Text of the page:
Ballarat’s Backspace Gallery is putting the spotlight on violence against women, with an exhibition, book launch, talk and workshop which all contribute to The project, titled Beyond 50%.
It is the initiative of curator Felicity Martin and is currently on display until March 24.
Beyond 50% examines art made to influence cultural change in the #MeToo era, presenting work by six international and Australian artists who identify as activists, craftivists, agitators and feminists. The artists are Panmela Castro from Brazil; Ram Devineni, Paromita Vohra & Dan Goldman, who are Indian film makers living in the United States; Melbourne craftivist Tal Fitzpatrick; and Ballarat-based artists Catherine Gomersall and Aldona Kmieć. The exhibition also includes a community quilt inspired by the Monument Quilt in the United State, which features stories of local survivors of gender-based violence and their supporters.
Ms Martin said that the project was intended to help break the silence on violence against women and the culture of rape and sexism.
“The second wave feminists of the 1960s were making art that examined sexism, inequality and the objectification of the female form, but they remained relatively silent on violence against women.
“This exhibition is based on my research into the growing movement to expose violence against women and change the culture of shaming and blaming.
“Artists have a unique way of starting conversations about difficult or taboo issues in our society, so in this exhibition I have looked at how these artists are examining violence through their art practice and creating spaces of support for survivors.
“I felt that it was important to bring artists from a range of cultures, because violence against women is a global catastrophe that has nuances in relation to culture and structures of patriarchy.”
A key part of the exhibition looks at how crafts traditionally regarded as being the province of women are now at the forefront of the movement against violence against women.
“Women have been quilting secret messages to each other and stitching banners in protest for equal rights for centuries, while print collectives, self-published zines/books, and radical performances have often been the preferred strategies of activism since the 1960’s.
“While artists are still using those mediums, they are now adopting online and social media to build up support within communities.”
Highlights of the exhibition include the first showing in Australia of the performance video, Caminhar, by Brazilian artist Panmela Castro. Castro travels the globe with her Graffiti Around the World project, which employs street art to campaign and advocate for changes in legislation around domestic violence.
Felicity said that Castro’s performance work is influenced by the radical second wave feminist artists.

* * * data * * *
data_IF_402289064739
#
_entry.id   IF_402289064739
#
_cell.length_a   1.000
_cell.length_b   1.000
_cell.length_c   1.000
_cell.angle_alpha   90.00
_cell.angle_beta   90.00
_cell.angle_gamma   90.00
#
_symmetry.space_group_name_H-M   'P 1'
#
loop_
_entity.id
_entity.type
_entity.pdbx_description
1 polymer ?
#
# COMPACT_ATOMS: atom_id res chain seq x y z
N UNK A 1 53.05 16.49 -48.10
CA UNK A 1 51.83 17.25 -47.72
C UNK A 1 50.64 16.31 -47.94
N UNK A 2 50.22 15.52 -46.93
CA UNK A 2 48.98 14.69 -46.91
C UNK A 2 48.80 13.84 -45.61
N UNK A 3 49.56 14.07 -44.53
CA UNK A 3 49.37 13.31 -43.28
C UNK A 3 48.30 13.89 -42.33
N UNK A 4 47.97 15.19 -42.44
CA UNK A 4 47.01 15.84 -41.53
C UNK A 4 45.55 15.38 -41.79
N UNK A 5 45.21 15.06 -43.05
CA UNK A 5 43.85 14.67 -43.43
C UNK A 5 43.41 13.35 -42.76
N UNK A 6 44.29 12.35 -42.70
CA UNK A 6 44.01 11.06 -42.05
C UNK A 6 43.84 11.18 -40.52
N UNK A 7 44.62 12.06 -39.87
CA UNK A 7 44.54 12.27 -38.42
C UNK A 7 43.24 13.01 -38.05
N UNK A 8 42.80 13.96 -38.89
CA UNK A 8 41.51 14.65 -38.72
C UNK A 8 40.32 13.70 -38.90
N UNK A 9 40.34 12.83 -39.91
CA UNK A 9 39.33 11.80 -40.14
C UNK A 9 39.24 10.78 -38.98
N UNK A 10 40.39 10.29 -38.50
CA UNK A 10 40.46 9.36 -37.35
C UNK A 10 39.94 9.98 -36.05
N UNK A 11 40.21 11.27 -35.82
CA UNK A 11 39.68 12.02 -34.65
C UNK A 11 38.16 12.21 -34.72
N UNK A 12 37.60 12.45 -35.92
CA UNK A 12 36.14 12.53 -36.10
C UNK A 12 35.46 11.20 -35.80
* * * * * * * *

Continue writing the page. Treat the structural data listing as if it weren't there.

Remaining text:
“Creating safe spaces in the street, Caminhar aims to reclaim environments for women and their art-making. It is a response to the 4,657 deaths of women in Brazil in 2016, equal to one woman being murdered every two hours.”
The exhibition also touches on the problem of sexual violence in India. Priya’s Mirror is the second chapter in a series of comic books where a female rape survivor is a super hero. The comic uses augmented reality to delve into the stories of survivors of acid attacks, another gender-based crime prevalent in India.
Felicity said that the creators of Priya’s Mirror (Ram Devineni, Paromita Vohra and Dan Goldman) are Indian-American film-makers who were inspired to write the series after the violent rape and murder of a 23-year-old female student in 2012.
“After disturbing conversations with police, Ram Devineni realised that rape and sexual violence in India was a cultural issue, backed by patriarchy, misogyny and people’s perceptions.”
Melbourne based artist and craftivist Tal Fitzpatrick is the author of the Craftivist Manifesto/Methodology, a book sharing her ideas on thinking deeply about craft and art making as a mechanism to drive social change. She has worked on craftivist projects in relation to gender equality, women’s rights and human rights, accessing online forums and social media to build community and distribute messages. Beyond 50% will showcase a new installation work of banners made using quilting and applique.
Polish-born photographer Aldona Kmieć often addresses gender equality and human rights in her practice.
Ms Martin said that Kmieć’s installation, the wedding dress was used as a potent symbol to discuss sexism and the misogynist cultures that impact women in Poland and more widely.
“Marriage and weddings can be one of the most significant events in a women’s life but for many women, weddings and marriage can be prisons of violence and family control, limited opportunity and access to financial security and in some countries, women are still forced to marry their rapists.”
Adding that the exhibition tackled a very confronting subject in a way that was approachable and engaging.
“While the exhibition explores challenging and disturbing material, there are some beautiful, humorous profound work that evoke vulnerability and strength but all still pack an activist punch.”